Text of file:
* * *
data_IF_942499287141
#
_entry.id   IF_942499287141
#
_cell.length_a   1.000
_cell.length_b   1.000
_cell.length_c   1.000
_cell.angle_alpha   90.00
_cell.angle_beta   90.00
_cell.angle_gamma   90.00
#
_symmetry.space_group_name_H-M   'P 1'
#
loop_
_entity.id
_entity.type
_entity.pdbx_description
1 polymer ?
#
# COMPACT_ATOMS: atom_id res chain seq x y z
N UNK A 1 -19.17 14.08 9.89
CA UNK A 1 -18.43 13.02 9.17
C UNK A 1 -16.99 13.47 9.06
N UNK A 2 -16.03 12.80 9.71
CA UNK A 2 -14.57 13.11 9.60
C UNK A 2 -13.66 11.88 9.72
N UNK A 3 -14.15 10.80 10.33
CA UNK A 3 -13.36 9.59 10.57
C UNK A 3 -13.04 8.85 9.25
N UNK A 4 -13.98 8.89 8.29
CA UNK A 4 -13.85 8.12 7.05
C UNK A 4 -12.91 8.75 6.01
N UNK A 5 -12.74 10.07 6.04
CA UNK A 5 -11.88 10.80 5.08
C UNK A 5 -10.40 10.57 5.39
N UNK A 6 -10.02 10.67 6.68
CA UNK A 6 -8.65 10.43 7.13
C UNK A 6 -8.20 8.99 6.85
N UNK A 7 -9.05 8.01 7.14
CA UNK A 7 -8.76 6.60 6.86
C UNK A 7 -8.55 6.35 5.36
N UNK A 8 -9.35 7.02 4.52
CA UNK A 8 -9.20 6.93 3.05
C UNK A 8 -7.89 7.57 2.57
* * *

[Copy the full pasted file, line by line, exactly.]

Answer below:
data_IF_942499287141
#
_entry.id   IF_942499287141
#
_cell.length_a   1.000
_cell.length_b   1.000
_cell.length_c   1.000
_cell.angle_alpha   90.00
_cell.angle_beta   90.00
_cell.angle_gamma   90.00
#
_symmetry.space_group_name_H-M   'P 1'
#
loop_
_entity.id
_entity.type
_entity.pdbx_description
1 polymer ?
#
# COMPACT_ATOMS: atom_id res chain seq x y z
N UNK A 1 -19.17 14.08 9.89
CA UNK A 1 -18.43 13.02 9.17
C UNK A 1 -16.99 13.47 9.06
N UNK A 2 -16.03 12.80 9.71
CA UNK A 2 -14.57 13.11 9.60
C UNK A 2 -13.66 11.88 9.72
N UNK A 3 -14.15 10.80 10.33
CA UNK A 3 -13.36 9.59 10.57
C UNK A 3 -13.04 8.85 9.25
N UNK A 4 -13.98 8.89 8.29
CA UNK A 4 -13.85 8.12 7.05
C UNK A 4 -12.91 8.75 6.01
N UNK A 5 -12.74 10.07 6.04
CA UNK A 5 -11.88 10.80 5.08
C UNK A 5 -10.40 10.57 5.39
N UNK A 6 -10.02 10.67 6.68
CA UNK A 6 -8.65 10.43 7.13
C UNK A 6 -8.20 8.99 6.85
N UNK A 7 -9.05 8.01 7.14
CA UNK A 7 -8.76 6.60 6.86
C UNK A 7 -8.55 6.35 5.36
N UNK A 8 -9.35 7.02 4.52
CA UNK A 8 -9.20 6.93 3.05
C UNK A 8 -7.89 7.57 2.57